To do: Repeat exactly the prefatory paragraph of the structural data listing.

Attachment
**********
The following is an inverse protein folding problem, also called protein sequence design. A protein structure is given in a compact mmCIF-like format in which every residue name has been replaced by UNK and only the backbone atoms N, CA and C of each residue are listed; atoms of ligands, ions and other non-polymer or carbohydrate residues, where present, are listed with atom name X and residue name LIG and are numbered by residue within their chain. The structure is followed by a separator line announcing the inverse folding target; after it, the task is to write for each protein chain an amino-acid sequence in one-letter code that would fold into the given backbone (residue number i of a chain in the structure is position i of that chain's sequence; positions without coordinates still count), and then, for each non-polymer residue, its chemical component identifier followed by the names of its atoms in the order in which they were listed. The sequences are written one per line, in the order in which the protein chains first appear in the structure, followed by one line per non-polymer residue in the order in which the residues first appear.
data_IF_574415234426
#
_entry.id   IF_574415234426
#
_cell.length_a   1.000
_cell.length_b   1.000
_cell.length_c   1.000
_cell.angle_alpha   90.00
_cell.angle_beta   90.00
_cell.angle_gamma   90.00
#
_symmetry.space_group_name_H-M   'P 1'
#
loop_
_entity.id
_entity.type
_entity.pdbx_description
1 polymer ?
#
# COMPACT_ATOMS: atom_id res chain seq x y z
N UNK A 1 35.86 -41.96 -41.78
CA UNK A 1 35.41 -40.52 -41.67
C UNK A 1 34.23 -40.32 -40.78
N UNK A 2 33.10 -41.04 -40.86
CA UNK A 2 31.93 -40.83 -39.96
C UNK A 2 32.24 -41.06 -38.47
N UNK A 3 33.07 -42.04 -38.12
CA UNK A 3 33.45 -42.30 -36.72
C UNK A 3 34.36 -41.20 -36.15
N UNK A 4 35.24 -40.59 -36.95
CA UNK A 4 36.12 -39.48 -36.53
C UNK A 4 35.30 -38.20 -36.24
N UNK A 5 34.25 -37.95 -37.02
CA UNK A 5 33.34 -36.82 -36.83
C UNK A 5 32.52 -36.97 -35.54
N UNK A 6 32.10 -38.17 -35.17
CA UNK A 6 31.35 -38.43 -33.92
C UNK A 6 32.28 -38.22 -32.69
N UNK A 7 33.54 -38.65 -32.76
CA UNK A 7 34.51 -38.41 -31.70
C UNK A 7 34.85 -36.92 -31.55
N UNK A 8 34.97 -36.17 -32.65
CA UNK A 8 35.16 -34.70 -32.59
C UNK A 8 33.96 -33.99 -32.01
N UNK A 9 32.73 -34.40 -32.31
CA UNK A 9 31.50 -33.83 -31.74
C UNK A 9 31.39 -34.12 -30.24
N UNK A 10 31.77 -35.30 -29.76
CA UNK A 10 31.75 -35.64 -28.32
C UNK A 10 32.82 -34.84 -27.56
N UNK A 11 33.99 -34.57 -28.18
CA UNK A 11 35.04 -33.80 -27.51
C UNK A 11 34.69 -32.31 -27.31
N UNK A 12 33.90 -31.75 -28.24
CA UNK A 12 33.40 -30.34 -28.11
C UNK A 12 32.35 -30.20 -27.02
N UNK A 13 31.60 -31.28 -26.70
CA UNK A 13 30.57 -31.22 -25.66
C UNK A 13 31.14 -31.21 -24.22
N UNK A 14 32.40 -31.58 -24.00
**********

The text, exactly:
The following is an inverse protein folding problem, also called protein sequence design. A protein structure is given in a compact mmCIF-like format in which every residue name has been replaced by UNK and only the backbone atoms N, CA and C of each residue are listed; atoms of ligands, ions and other non-polymer or carbohydrate residues, where present, are listed with atom name X and residue name LIG and are numbered by residue within their chain. The structure is followed by a separator line announcing the inverse folding target; after it, the task is to write for each protein chain an amino-acid sequence in one-letter code that would fold into the given backbone (residue number i of a chain in the structure is position i of that chain's sequence; positions without coordinates still count), and then, for each non-polymer residue, its chemical component identifier followed by the names of its atoms in the order in which they were listed. The sequences are written one per line, in the order in which the protein chains first appear in the structure, followed by one line per non-polymer residue in the order in which the residues first appear.